The Showcase Gallery is displaying oil and acrylic paintings by local artist Neil Pinkett throughout January. Pinkett’s piece depicting gulls, seen displayed second from right, is a rare exception to his usual scenes of landscapes and water and it takes a bit of a sharp eye to see the second gull in the image. Carole Rooney photo.

Showcasing moods and mediums

Local artist Neil Pinkett offers a muted-colour view of the world

The Showcase Gallery has more than a dozen paintings in oil and acrylic by local artist Neil Pinkett on display throughout the month of January.

Pinkett says while local art enthusiasts may have seen some of these works before at Cariboo Artists Guild (CAG) shows, there are at least four new pieces never before displayed publicly (except on Facebook).

This may change as the show progresses since all of them are available for purchase or as he follows his “whim” for the display, he adds.

At the time of its set-up on Jan. 5, Pinkett had about a “baker’s dozen” of his works lining the walls of the glass-fronted gallery in the South Cariboo Business Centre in downtown 100 Mile House.

An image of gliding gulls was displayed in a CAG show a few years back, and is a rare example of a wildlife portrait, as he tends toward more immobile subjects like landscapes and livestock, Pinkett says, adding he normally works from his own photographs and didn’t on this one.

Another different feature in his showcase display is the more muted tones used throughout most of these paintings, rather than more colourful works seen in some of his past paintings.

This is more dependant on his moods and his mediums than any intentional theme, he explains.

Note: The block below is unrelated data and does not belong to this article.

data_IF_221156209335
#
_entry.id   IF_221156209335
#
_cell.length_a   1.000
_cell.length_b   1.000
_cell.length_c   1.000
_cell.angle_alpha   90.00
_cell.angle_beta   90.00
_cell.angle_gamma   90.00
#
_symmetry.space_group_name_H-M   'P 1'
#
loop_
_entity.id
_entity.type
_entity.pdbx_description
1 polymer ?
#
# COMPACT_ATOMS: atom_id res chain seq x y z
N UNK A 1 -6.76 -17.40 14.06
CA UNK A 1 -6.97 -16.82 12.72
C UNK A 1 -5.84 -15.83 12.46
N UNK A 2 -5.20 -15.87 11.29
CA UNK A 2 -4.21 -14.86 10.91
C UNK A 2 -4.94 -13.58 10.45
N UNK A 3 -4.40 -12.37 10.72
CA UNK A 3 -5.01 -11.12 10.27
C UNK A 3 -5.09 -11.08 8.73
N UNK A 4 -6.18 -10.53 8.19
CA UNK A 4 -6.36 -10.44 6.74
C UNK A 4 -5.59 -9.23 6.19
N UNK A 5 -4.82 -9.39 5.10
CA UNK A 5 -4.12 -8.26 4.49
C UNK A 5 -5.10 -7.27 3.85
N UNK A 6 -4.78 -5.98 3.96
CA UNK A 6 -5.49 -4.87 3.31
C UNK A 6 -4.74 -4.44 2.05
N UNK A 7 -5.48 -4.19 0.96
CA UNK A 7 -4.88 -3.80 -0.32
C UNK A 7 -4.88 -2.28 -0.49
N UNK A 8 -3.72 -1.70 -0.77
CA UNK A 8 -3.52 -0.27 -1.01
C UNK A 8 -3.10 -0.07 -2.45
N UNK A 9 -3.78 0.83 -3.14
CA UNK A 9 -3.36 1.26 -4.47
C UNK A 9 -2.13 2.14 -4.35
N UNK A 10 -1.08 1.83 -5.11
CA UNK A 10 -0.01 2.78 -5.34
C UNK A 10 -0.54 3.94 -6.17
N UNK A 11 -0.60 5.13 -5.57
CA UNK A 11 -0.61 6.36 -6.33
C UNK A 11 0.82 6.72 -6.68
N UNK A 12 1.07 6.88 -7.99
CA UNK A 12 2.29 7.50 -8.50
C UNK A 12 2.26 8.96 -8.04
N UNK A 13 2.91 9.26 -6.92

“I’m attracted to painting in lots of colour, but sometimes I just want to go to the opposite.”

Pinkett doesn’t name his paintings, but he says “one of his favourite places in the world” – the Outer Hebrides in Scotland – is featured in a work on display, and even that one has muted colours to match the mood he was in, or seeking for this selection.

“When the sun shines it’s kind of glorious, but I chose to paint an overcast scene because there was something intriguing to me about that place when it’s overcast and all the colours are muted. I like it both ways, but for this particular painting I was attracted to the idea of the colour just being drained out of the scene.”

Another depicts a scene from photos he took in England, and there is also a view of Trophy Mountain in Wells Gray Park, but most of Pinkett’s paintings are Cariboo scenes, primarily landscapes and water, he adds.

“I do paint from life as well … and I do still life occasionally. Every picture is its own thing … I wouldn’t say I have only one way of approaching a painting because it’s all down to the subject itself, and the medium – whether I’m working in oil or acrylic – and the mood I might be in, and sometimes it’s just where you are at in the journey.”

This means he might suddenly choose to depict an image he has painted before in a completely new light, he explains.

“I do like to challenge myself in different directions, so I like [the gulls] as a bit of a one-of-a-kind, I haven’t done anything else quite like this … and it works.”

He points to the second gull almost hidden in the many droplets of paint scattered across the scene in the calculated strokes the artist sees in his mind’s eye as he expresses his creativity on canvas.

To see Pinkett’s current art show, visit the Showcase Gallery in the South Cariboo Business Centre during the month of January. As a CAG member, Pinkett’s artwork can also often be found on display at the Parkside Art Gallery.

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